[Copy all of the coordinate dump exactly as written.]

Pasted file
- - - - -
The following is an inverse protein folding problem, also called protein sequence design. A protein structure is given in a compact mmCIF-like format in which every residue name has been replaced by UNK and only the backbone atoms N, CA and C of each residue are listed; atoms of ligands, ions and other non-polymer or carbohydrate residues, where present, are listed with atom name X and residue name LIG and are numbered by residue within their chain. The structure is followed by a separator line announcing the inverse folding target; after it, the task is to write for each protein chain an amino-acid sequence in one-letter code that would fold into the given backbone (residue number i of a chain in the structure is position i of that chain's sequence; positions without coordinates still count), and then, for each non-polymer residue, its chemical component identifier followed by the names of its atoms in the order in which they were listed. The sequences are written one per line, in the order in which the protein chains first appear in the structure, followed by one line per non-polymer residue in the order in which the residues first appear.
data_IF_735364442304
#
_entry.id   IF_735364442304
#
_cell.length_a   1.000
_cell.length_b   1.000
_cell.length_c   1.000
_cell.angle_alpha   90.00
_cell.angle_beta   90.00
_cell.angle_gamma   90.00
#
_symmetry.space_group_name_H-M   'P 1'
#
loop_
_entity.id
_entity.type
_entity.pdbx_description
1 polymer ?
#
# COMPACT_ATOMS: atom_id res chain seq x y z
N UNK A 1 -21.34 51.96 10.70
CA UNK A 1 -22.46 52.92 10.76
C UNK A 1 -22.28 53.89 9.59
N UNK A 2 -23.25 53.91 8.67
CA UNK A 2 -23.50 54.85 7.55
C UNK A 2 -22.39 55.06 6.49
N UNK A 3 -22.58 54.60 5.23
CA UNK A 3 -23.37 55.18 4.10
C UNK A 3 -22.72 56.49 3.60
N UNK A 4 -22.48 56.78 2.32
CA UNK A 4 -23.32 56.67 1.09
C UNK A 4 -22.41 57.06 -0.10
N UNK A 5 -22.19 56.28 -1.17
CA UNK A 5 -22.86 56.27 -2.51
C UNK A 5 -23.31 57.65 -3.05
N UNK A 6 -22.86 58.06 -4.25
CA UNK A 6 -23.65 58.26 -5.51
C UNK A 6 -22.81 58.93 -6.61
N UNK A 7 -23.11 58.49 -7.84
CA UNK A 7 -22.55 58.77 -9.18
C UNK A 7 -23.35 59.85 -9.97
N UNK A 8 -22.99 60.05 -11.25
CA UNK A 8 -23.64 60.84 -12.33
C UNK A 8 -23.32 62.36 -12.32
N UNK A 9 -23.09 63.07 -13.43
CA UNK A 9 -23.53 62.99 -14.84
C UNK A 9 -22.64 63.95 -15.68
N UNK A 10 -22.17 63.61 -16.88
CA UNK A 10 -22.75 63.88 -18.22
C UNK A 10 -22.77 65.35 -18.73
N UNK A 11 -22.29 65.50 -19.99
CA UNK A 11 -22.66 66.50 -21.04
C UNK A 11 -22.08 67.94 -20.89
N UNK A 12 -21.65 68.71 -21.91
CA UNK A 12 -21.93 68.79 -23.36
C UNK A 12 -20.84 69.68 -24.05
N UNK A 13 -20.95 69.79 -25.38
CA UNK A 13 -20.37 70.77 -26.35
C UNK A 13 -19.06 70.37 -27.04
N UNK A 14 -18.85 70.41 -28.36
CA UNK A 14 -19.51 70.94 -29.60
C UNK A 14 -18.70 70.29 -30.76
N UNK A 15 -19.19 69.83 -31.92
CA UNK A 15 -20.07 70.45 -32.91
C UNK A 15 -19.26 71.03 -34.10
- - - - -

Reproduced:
The following is an inverse protein folding problem, also called protein sequence design. A protein structure is given in a compact mmCIF-like format in which every residue name has been replaced by UNK and only the backbone atoms N, CA and C of each residue are listed; atoms of ligands, ions and other non-polymer or carbohydrate residues, where present, are listed with atom name X and residue name LIG and are numbered by residue within their chain. The structure is followed by a separator line announcing the inverse folding target; after it, the task is to write for each protein chain an amino-acid sequence in one-letter code that would fold into the given backbone (residue number i of a chain in the structure is position i of that chain's sequence; positions without coordinates still count), and then, for each non-polymer residue, its chemical component identifier followed by the names of its atoms in the order in which they were listed. The sequences are written one per line, in the order in which the protein chains first appear in the structure, followed by one line per non-polymer residue in the order in which the residues first appear.
data_IF_735364442304
#
_entry.id   IF_735364442304
#
_cell.length_a   1.000
_cell.length_b   1.000
_cell.length_c   1.000
_cell.angle_alpha   90.00
_cell.angle_beta   90.00
_cell.angle_gamma   90.00
#
_symmetry.space_group_name_H-M   'P 1'
#
loop_
_entity.id
_entity.type
_entity.pdbx_description
1 polymer ?
#
# COMPACT_ATOMS: atom_id res chain seq x y z
N UNK A 1 -21.34 51.96 10.70
CA UNK A 1 -22.46 52.92 10.76
C UNK A 1 -22.28 53.89 9.59
N UNK A 2 -23.25 53.91 8.67
CA UNK A 2 -23.50 54.85 7.55
C UNK A 2 -22.39 55.06 6.49
N UNK A 3 -22.58 54.60 5.23
CA UNK A 3 -23.37 55.18 4.10
C UNK A 3 -22.72 56.49 3.60
N UNK A 4 -22.48 56.78 2.32
CA UNK A 4 -23.32 56.67 1.09
C UNK A 4 -22.41 57.06 -0.10
N UNK A 5 -22.19 56.28 -1.17
CA UNK A 5 -22.86 56.27 -2.51
C UNK A 5 -23.31 57.65 -3.05
N UNK A 6 -22.86 58.06 -4.25
CA UNK A 6 -23.65 58.26 -5.51
C UNK A 6 -22.81 58.93 -6.61
N UNK A 7 -23.11 58.49 -7.84
CA UNK A 7 -22.55 58.77 -9.18
C UNK A 7 -23.35 59.85 -9.97
N UNK A 8 -22.99 60.05 -11.25
CA UNK A 8 -23.64 60.84 -12.33
C UNK A 8 -23.32 62.36 -12.32
N UNK A 9 -23.09 63.07 -13.43
CA UNK A 9 -23.53 62.99 -14.84
C UNK A 9 -22.64 63.95 -15.68
N UNK A 10 -22.17 63.61 -16.88
CA UNK A 10 -22.75 63.88 -18.22
C UNK A 10 -22.77 65.35 -18.73
N UNK A 11 -22.29 65.50 -19.99
CA UNK A 11 -22.66 66.50 -21.04
C UNK A 11 -22.08 67.94 -20.89
N UNK A 12 -21.65 68.71 -21.91
CA UNK A 12 -21.93 68.79 -23.36
C UNK A 12 -20.84 69.68 -24.05
N UNK A 13 -20.95 69.79 -25.38
CA UNK A 13 -20.37 70.77 -26.35
C UNK A 13 -19.06 70.37 -27.04
N UNK A 14 -18.85 70.41 -28.36
CA UNK A 14 -19.51 70.94 -29.60
C UNK A 14 -18.70 70.29 -30.76
N UNK A 15 -19.19 69.83 -31.92
CA UNK A 15 -20.07 70.45 -32.91
C UNK A 15 -19.26 71.03 -34.10